Addison Snell recently wrote an article for The Next Platform called “The three great lies of cloud computing.” Snell points out that the marketing around cloud computing doesn’t always match reality. As someone who does marketing for cloud computing software, I just want to go on the record as saying Addison is absolutely….right. We’ve spent a lot of time on this blog, at conferences, etc. talking about the benefits of using public cloud services for big compute and big data. But we believe that a one-size-fits-all solution is never the right size. Public cloud services can be sized to fit many needs, but not every need.
If there’s one area where Addison’s article falls short, it’s that he only considers the raw dollar amount when talking about cost. Raw dollar amount is important, of course, but it’s not the whole story. As I said in response to a question at HTCondor Week 2016, it’s all about the value that cloud resources provide, not the cost. If you spend twice as much to run a workload in the cloud, but you get three times the value (e.g. due to faster time-to-results or the ability to run simulations at a finer resolution due to adding greater capacity), that’s a net win. Customers often find value in the additional capacity or flexibility the cloud can offer: adding more compute without having to plan datacenter space or trying out new hardware by renting instead of making a large capital investment.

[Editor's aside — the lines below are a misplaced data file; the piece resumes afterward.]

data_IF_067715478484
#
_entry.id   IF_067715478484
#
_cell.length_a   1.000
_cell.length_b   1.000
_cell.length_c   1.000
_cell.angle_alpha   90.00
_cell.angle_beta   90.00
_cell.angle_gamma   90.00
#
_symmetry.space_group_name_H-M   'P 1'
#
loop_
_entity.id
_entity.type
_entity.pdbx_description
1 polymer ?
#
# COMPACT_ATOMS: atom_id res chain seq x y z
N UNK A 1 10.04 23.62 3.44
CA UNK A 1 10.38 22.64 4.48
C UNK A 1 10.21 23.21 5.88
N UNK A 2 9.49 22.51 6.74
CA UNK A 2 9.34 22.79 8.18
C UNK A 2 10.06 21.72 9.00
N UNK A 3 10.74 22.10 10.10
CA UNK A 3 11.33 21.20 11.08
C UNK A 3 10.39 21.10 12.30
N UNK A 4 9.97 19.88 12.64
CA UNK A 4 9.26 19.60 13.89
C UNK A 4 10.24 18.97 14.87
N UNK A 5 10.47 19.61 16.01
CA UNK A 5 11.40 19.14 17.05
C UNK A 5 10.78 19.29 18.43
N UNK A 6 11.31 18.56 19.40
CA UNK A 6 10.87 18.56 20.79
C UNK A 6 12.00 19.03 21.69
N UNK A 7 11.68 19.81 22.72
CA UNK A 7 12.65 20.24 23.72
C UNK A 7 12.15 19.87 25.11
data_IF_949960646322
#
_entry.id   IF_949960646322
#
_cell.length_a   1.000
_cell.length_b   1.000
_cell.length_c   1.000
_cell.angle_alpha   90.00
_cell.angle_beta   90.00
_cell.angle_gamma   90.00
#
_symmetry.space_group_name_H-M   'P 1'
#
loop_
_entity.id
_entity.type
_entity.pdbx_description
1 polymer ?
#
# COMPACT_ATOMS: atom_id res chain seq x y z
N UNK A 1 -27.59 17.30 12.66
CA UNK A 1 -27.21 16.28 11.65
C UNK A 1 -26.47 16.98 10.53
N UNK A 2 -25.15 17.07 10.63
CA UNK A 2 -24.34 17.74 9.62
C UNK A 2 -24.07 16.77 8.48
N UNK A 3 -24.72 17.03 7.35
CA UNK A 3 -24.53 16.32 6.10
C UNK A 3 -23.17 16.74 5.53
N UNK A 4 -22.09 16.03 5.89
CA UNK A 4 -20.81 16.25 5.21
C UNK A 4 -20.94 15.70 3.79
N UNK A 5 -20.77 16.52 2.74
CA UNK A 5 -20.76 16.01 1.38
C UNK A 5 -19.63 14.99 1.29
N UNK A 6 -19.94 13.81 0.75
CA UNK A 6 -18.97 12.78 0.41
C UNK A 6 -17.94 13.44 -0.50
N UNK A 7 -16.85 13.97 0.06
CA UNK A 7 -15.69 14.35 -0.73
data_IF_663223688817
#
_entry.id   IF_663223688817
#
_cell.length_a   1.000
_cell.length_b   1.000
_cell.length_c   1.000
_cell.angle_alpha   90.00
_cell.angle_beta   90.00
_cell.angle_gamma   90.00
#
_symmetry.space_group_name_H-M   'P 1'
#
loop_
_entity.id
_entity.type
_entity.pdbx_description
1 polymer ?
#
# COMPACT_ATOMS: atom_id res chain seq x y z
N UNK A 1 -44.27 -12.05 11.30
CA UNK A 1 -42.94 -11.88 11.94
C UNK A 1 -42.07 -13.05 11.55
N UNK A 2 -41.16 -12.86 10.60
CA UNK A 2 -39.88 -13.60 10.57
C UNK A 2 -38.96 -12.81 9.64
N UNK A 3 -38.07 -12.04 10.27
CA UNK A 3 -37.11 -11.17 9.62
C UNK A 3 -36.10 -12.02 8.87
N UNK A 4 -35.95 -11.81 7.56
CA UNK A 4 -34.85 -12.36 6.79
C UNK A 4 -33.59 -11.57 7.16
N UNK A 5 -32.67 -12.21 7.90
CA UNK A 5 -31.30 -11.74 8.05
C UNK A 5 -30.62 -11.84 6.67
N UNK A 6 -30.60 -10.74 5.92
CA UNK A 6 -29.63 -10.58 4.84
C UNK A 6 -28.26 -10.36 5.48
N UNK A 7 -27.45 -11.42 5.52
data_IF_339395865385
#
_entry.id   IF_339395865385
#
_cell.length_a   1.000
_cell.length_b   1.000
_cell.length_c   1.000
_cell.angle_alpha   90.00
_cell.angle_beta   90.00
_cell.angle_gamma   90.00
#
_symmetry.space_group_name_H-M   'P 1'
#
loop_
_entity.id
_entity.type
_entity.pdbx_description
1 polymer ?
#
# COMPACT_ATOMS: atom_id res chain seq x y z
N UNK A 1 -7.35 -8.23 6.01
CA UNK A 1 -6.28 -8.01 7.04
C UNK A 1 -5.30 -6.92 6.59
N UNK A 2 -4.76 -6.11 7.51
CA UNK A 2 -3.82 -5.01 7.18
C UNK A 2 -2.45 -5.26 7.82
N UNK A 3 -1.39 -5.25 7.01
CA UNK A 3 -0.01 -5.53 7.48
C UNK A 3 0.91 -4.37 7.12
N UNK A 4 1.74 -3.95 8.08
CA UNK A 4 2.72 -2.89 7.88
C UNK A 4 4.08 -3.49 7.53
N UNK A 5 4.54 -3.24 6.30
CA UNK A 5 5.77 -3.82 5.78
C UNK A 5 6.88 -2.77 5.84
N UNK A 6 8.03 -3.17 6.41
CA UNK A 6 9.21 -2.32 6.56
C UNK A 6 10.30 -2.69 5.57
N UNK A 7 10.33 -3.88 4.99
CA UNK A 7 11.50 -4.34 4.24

Another part of the value discussion is the total value of your entire HPC environment: the mix of cloud plus internal resources. Many organizations have very specialized systems in-house (InfiniBand interconnects, high RAM, parallel file systems, etc) that are optimized to deliver maximum performance for key workloads. But the clusters also end up being used for other workloads that don’t need — or can’t use — the specialized hardware. Leveraging cloud to move the workloads that don’t need the specialized hardware into the cloud so that more jobs can be run on the optimized hardware makes the total environment deliver greater value.
“It’s not really a cost problem,” VP of Sales and Ecosystem Tim Carroll told InsideHPC, “it’s about access and utility.” We have seen a customer get rid of month-end analysis runs because they can get the capacity to do the in-depth simulations during their nightly operational runs. One customer cut a manufacturing simulation from months to hours by moving from a small internal cluster to an 8,000 core cloud cluster. In both cases, the datacenter would have to be expanded in order to add compute capacity in-house. By moving these workloads to the cloud, they were able to quickly get the additional compute capacity that made the business improvements possible. In these and many other cases, in-house resources might have been cheaper per unit of compute, but using cloud resources delivered greater value as the speed and ease of adding extra capacity delivered the benefits of scale to the business more rapidly. When you’re considering the costs of using public cloud for big compute, remember to consider the benefits, too.